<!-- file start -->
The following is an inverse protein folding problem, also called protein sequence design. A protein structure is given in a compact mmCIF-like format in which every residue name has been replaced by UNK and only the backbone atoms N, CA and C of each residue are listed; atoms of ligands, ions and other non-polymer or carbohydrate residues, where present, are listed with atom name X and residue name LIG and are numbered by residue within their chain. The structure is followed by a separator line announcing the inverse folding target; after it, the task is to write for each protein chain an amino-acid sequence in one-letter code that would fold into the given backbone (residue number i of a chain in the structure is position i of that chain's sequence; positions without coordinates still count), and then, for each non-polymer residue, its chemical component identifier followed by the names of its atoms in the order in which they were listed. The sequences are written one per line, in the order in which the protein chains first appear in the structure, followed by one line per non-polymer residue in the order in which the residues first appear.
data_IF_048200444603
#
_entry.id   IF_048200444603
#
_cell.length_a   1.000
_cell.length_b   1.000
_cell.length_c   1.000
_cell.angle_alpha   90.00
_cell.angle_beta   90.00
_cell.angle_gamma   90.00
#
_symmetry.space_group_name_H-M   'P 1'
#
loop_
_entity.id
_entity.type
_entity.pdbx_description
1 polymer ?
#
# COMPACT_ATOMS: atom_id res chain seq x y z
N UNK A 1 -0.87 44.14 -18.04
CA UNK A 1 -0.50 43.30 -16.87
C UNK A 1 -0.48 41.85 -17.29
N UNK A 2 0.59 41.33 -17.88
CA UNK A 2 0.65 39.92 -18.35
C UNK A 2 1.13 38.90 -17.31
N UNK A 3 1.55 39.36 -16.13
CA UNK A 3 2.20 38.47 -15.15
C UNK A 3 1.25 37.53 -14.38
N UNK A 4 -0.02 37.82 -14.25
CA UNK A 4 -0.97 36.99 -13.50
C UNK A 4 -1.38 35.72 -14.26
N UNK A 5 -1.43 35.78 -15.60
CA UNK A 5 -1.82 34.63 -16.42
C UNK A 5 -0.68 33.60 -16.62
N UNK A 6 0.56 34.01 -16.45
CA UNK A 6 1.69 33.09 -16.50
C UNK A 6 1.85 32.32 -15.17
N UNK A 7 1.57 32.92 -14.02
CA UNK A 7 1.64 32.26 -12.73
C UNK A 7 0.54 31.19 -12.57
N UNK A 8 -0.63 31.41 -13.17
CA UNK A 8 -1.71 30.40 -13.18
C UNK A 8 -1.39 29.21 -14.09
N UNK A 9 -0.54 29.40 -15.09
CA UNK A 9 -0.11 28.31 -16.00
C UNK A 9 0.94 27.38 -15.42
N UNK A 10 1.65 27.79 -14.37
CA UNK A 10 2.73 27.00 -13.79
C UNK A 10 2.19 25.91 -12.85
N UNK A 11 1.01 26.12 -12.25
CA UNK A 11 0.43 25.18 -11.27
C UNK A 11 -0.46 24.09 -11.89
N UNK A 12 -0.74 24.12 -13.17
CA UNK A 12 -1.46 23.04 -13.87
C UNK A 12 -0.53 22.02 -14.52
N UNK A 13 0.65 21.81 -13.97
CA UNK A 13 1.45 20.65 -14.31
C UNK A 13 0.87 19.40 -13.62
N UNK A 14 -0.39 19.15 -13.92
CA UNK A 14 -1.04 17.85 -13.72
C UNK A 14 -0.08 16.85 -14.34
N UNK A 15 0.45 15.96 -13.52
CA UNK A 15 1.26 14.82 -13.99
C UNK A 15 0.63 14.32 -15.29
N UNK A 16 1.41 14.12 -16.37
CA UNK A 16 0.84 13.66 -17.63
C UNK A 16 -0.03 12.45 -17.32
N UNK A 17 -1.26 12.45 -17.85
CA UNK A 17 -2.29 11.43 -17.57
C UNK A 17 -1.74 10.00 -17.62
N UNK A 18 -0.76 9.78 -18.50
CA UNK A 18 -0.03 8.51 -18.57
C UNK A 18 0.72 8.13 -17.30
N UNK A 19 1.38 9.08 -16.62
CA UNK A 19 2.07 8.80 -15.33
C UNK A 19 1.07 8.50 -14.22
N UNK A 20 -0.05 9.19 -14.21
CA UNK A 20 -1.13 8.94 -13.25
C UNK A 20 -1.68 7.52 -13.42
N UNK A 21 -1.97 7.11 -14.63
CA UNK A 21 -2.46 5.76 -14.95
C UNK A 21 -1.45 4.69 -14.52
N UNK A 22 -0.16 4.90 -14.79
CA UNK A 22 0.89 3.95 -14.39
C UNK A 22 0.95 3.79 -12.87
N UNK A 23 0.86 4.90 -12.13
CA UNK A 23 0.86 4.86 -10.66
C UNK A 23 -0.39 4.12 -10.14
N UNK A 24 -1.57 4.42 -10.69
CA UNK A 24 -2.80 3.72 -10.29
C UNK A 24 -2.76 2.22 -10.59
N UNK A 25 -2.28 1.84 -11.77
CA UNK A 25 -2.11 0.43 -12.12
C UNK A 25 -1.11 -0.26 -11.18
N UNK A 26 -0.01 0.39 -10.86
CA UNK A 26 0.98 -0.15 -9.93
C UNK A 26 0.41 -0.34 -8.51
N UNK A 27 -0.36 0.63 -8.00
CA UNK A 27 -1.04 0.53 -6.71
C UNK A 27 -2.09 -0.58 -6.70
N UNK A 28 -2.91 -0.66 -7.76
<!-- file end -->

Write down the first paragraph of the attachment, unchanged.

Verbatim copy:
The following is an inverse protein folding problem, also called protein sequence design. A protein structure is given in a compact mmCIF-like format in which every residue name has been replaced by UNK and only the backbone atoms N, CA and C of each residue are listed; atoms of ligands, ions and other non-polymer or carbohydrate residues, where present, are listed with atom name X and residue name LIG and are numbered by residue within their chain. The structure is followed by a separator line announcing the inverse folding target; after it, the task is to write for each protein chain an amino-acid sequence in one-letter code that would fold into the given backbone (residue number i of a chain in the structure is position i of that chain's sequence; positions without coordinates still count), and then, for each non-polymer residue, its chemical component identifier followed by the names of its atoms in the order in which they were listed. The sequences are written one per line, in the order in which the protein chains first appear in the structure, followed by one line per non-polymer residue in the order in which the residues first appear.